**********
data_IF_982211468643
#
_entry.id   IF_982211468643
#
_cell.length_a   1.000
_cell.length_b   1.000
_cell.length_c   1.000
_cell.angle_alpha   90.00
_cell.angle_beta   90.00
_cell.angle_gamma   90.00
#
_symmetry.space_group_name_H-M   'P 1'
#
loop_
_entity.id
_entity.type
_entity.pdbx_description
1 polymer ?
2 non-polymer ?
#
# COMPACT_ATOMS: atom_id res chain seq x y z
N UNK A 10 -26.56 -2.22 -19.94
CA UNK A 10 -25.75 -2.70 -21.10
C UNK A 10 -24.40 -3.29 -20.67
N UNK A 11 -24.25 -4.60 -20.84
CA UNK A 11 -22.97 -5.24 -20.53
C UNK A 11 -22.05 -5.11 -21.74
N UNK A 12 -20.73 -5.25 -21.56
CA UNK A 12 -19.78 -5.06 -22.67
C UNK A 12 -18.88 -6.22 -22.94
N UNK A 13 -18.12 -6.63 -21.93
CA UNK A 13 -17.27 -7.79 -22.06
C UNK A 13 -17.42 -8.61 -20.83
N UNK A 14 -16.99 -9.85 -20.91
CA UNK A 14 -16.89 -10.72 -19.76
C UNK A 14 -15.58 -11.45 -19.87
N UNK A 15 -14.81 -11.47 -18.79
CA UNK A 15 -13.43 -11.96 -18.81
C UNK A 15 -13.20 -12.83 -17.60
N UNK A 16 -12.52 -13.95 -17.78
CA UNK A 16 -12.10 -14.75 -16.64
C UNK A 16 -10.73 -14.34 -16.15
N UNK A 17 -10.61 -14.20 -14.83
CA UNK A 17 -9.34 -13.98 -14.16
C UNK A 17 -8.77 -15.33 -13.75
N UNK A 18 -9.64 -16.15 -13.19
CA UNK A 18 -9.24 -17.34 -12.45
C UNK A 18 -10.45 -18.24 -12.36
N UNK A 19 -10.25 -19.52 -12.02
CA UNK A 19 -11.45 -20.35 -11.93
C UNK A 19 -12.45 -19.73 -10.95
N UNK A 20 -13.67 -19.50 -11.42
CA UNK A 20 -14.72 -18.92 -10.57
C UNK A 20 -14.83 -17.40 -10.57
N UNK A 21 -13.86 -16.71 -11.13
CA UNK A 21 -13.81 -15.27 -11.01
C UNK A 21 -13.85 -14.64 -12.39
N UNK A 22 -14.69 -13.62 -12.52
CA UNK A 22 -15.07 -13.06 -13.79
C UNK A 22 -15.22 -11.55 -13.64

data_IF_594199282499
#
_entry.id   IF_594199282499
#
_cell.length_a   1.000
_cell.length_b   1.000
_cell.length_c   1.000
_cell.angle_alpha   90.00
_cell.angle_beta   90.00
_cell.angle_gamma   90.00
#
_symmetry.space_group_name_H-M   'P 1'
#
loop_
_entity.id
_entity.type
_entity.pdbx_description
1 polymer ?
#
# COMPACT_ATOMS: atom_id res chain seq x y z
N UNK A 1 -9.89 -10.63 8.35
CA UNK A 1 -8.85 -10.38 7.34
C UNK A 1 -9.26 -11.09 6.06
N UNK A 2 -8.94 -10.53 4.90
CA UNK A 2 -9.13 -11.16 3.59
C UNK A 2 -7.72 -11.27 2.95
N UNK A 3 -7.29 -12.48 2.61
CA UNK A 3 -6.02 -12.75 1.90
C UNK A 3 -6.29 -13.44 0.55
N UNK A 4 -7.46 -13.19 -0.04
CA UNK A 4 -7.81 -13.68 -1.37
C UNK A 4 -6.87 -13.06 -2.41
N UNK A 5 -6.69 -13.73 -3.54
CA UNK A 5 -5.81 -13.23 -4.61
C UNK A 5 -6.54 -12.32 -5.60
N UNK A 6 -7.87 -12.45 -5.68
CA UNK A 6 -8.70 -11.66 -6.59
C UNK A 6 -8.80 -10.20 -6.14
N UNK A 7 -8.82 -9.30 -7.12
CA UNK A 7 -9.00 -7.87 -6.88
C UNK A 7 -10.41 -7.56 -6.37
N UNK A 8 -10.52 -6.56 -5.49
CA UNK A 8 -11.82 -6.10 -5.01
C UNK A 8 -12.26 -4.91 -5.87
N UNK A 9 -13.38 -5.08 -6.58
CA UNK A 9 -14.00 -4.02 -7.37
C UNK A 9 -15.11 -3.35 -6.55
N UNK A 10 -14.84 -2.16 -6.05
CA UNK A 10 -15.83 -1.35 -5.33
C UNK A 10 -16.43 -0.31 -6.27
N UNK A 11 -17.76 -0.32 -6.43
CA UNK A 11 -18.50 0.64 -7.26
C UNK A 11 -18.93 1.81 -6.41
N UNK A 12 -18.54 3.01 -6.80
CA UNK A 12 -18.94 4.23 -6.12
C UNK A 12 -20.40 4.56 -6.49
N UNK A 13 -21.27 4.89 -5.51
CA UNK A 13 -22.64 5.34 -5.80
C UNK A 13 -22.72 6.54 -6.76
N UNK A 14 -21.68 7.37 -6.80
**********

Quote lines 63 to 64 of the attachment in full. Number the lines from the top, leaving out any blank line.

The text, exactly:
_entry.id   IF_594199282499
#